Bush fire disaster response
ANZ Trustees is taking the following action to give our charitable trusts the opportunity to respond to this significant disaster that has impacted on regional communities in Victoria.
- Short-term response
We have identified our trusts that support disaster relief as well as those focused on assistance for people in necessitous circumstances. We will consult with the relevant co-trustees to recommend grants from these to relief appeals.
- Non-financial response
One of our trusts provides accommodation for the poor. The trust currently has a number of vacant and liveable units awaiting development in a regional area of Victoria. We have commenced negotiations with the local council to see whether these can be offered to local people in need as a result of this disaster.
- Medium-term response
Our experience with events of this scale is that after the immediate relief effort, the insurance assessments are completed and government support is accessed, there still remain gaps that need to be filled in order to strengthen communities.
These might be funds for the rebuilding local sporting pavilions, for playground equipment for kindergartens or for rebuilding community halls and gathering areas. We are in consultation with our long term partners Foundation for Rural and Regional Renewal (FRRR) and will take their advice on how best to implement such a program in Victoria. It is expected that this will be a coordinated effort from a group of philanthropic foundations in Victoria and we will make it as available and as easy as possible for recovering communities to access funding through this single well known channel.
It is our and FRRR's experience that funds of this nature will not be able to be received by the communities impacted for at least 18 months, in which time those trusts with existing grant commitments which need to be honoured will have scope to pool resources the program.
Grant-making in the community
Grant-making is a specialised skill. As strange as it may sound, giving money away can be hard to do. It requires good knowledge of the community, for example, what the community needs are, who is doing what and which initiatives are likely to have the most impact. It can also be helpful to know or network with other funders to learn from their experience.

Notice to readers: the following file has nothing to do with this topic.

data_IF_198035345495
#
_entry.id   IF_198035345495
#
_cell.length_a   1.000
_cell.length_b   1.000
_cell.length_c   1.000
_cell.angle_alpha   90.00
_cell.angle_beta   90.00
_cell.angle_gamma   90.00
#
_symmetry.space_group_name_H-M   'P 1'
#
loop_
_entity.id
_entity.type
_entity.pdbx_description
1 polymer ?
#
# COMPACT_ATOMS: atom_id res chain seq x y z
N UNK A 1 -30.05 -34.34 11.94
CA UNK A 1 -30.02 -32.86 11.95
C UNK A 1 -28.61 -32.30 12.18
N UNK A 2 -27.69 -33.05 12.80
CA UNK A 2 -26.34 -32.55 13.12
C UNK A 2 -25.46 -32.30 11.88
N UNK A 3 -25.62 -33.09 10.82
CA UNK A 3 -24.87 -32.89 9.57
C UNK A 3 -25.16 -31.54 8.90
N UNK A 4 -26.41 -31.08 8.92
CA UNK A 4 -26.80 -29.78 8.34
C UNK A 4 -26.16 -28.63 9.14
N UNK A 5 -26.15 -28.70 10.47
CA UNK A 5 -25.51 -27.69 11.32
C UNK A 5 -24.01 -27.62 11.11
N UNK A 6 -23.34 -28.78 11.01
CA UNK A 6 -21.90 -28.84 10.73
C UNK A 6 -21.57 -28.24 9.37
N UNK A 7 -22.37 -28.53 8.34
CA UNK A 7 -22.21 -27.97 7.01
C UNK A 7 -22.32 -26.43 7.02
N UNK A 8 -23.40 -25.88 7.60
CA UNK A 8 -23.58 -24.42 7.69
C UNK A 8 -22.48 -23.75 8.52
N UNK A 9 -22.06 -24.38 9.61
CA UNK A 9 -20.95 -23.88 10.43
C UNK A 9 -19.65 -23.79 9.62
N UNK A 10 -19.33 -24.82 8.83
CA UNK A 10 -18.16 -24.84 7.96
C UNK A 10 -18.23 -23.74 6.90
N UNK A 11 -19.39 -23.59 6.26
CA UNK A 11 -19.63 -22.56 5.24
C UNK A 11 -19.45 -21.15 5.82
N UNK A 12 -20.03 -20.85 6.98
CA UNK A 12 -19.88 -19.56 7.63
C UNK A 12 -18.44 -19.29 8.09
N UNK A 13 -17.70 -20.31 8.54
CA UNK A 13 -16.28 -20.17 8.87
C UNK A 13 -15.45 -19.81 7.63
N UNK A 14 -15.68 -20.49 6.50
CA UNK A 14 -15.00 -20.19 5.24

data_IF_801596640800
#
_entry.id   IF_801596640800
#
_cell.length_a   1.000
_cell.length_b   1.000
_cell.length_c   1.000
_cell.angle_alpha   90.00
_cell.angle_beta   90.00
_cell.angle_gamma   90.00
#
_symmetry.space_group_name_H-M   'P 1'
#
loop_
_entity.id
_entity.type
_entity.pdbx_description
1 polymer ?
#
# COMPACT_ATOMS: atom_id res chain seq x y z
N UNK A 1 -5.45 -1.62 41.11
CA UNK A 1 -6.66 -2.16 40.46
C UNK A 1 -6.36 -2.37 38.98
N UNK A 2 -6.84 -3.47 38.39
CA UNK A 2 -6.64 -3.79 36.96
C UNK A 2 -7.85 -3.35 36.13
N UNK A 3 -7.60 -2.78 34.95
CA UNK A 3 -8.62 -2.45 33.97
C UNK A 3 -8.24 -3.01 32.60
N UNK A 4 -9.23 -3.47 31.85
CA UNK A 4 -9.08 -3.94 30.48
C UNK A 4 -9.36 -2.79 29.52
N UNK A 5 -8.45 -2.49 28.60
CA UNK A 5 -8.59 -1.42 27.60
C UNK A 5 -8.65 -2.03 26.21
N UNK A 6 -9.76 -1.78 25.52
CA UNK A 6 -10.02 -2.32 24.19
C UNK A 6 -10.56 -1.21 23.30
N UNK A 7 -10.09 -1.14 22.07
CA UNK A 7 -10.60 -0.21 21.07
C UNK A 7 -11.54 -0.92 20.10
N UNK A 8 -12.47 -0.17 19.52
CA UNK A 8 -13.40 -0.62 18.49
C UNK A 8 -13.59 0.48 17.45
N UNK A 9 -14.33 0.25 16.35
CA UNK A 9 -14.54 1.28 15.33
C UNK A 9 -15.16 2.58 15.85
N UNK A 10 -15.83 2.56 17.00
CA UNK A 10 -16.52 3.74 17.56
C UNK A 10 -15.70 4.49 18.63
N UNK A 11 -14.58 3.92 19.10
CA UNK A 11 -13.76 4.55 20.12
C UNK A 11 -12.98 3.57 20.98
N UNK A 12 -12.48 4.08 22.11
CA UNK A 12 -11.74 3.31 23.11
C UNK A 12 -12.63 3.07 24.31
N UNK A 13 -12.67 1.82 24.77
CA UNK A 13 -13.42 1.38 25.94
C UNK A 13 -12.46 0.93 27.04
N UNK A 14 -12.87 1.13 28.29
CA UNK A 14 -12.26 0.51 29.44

Using an expert can help to maximise the effectiveness of your giving and lessen the stress that can be involved with a perpetual gift. It can be helpful to have access to research, networks and organisations or people that can help you develop and evaluate your giving strategy.
What to give to
There is no such thing as a good or bad cause. Giving to an area or issue you are passionate about can often be most rewarding. In deciding what to give to, it might help to consider the following:
- causes or people you wish to benefit from your giving
- issues you feel most strongly about
- charities you have supported in the past
- a need you want to address.
When to give
You can give at any time, either during your lifetime or through your will. Giving during your lifetime means you can personally appreciate the benefits your gifts make to others and it gives you the opportunity to be personally involved.
Tax benefits of giving
Donations made while still alive can be tax deductible, with deductions able to be spread over five years. Charitable foundations are exempt from paying tax on their income.
Where you may not wish to establish your own foundation, you can always make a tax-deductible donation to an existing tax deductible charitable foundation that supports causes you have an affinity with.
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